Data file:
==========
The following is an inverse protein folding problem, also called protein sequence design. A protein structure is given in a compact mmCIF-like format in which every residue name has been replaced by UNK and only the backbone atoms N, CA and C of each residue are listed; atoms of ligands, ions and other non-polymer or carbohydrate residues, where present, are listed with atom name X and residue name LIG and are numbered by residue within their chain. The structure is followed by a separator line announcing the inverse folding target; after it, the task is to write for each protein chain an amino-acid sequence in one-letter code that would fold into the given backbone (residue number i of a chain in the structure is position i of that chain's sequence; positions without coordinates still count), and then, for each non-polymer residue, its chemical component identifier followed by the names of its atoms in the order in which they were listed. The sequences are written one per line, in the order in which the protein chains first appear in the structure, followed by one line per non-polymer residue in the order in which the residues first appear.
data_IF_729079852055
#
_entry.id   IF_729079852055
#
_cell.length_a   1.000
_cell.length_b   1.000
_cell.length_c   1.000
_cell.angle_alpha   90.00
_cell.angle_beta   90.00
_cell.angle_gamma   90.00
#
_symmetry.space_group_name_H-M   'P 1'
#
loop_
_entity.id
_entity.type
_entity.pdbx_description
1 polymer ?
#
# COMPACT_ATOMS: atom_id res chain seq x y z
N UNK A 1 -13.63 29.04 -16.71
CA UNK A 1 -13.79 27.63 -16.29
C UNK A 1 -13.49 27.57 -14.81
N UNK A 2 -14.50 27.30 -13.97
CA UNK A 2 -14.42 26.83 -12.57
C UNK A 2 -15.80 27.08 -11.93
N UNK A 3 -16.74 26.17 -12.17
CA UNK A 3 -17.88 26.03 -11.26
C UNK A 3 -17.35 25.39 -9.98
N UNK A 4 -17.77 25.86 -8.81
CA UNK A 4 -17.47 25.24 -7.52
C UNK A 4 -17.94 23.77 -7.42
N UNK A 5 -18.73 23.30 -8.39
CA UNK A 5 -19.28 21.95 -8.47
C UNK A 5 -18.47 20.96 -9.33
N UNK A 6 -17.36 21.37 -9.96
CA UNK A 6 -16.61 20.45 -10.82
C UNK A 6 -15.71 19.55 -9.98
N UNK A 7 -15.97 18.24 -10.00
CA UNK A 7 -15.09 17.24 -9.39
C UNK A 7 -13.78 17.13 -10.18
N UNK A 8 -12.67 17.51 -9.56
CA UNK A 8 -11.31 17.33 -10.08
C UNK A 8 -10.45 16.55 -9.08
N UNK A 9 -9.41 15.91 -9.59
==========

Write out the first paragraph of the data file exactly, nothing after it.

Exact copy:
The following is an inverse protein folding problem, also called protein sequence design. A protein structure is given in a compact mmCIF-like format in which every residue name has been replaced by UNK and only the backbone atoms N, CA and C of each residue are listed; atoms of ligands, ions and other non-polymer or carbohydrate residues, where present, are listed with atom name X and residue name LIG and are numbered by residue within their chain. The structure is followed by a separator line announcing the inverse folding target; after it, the task is to write for each protein chain an amino-acid sequence in one-letter code that would fold into the given backbone (residue number i of a chain in the structure is position i of that chain's sequence; positions without coordinates still count), and then, for each non-polymer residue, its chemical component identifier followed by the names of its atoms in the order in which they were listed. The sequences are written one per line, in the order in which the protein chains first appear in the structure, followed by one line per non-polymer residue in the order in which the residues first appear.